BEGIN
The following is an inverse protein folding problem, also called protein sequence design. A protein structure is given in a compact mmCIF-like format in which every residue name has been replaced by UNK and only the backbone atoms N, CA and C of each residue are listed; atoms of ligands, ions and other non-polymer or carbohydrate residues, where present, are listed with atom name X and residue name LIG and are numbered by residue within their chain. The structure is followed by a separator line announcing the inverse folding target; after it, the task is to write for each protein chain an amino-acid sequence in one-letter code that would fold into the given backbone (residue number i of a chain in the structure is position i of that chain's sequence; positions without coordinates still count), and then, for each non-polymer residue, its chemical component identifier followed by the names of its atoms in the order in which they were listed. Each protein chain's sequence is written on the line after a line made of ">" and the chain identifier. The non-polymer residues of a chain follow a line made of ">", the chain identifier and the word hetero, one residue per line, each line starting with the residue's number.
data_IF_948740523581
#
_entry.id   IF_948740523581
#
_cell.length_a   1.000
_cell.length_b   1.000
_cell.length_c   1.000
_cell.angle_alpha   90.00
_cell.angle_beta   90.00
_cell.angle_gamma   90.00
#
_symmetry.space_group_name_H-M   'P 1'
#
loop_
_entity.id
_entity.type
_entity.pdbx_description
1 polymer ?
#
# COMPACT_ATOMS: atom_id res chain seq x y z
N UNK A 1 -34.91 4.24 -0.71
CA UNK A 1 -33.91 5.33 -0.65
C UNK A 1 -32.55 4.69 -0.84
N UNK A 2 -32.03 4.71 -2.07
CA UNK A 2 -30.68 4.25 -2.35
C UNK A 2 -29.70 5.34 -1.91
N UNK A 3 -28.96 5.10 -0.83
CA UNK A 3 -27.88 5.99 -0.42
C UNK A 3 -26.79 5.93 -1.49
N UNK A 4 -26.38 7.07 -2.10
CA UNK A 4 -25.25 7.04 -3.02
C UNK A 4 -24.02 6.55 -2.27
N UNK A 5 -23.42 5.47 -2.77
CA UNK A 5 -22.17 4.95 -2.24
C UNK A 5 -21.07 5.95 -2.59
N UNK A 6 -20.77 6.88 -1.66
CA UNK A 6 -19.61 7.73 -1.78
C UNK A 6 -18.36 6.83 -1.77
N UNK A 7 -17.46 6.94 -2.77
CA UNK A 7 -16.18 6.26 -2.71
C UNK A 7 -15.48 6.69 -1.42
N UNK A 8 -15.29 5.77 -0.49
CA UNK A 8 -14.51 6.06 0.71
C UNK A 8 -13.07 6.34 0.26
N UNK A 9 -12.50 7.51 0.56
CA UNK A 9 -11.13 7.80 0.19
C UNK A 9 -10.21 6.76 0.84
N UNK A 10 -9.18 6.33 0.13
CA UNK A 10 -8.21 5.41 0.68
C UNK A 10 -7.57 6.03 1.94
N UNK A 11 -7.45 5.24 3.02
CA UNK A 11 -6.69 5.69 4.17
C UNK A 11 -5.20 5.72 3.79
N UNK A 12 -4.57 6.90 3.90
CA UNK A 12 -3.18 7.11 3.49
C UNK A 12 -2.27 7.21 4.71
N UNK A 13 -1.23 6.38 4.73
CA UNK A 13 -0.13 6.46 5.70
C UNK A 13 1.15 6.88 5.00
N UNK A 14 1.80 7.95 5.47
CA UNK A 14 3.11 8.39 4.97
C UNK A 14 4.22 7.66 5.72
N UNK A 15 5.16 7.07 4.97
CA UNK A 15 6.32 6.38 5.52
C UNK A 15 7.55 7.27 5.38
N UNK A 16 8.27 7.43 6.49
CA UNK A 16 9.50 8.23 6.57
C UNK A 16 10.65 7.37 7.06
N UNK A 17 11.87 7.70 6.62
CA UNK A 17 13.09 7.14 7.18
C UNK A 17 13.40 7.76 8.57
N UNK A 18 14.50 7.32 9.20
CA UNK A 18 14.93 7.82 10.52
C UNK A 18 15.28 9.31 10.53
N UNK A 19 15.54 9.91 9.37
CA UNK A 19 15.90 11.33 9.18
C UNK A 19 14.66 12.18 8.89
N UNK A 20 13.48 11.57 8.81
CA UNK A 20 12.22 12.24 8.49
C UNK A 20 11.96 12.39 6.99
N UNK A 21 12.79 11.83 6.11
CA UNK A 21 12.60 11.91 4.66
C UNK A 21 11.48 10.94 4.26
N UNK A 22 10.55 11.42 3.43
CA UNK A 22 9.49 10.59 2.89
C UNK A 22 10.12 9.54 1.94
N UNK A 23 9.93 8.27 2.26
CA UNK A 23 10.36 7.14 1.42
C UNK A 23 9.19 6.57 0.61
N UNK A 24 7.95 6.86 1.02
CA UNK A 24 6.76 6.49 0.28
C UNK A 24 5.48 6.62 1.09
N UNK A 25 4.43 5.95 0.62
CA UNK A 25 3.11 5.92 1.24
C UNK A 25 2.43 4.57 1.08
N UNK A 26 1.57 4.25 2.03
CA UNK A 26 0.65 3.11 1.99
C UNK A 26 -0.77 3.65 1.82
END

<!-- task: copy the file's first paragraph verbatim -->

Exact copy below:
The following is an inverse protein folding problem, also called protein sequence design. A protein structure is given in a compact mmCIF-like format in which every residue name has been replaced by UNK and only the backbone atoms N, CA and C of each residue are listed; atoms of ligands, ions and other non-polymer or carbohydrate residues, where present, are listed with atom name X and residue name LIG and are numbered by residue within their chain. The structure is followed by a separator line announcing the inverse folding target; after it, the task is to write for each protein chain an amino-acid sequence in one-letter code that would fold into the given backbone (residue number i of a chain in the structure is position i of that chain's sequence; positions without coordinates still count), and then, for each non-polymer residue, its chemical component identifier followed by the names of its atoms in the order in which they were listed. Each protein chain's sequence is written on the line after a line made of ">" and the chain identifier. The non-polymer residues of a chain follow a line made of ">", the chain identifier and the word hetero, one residue per line, each line starting with the residue's number.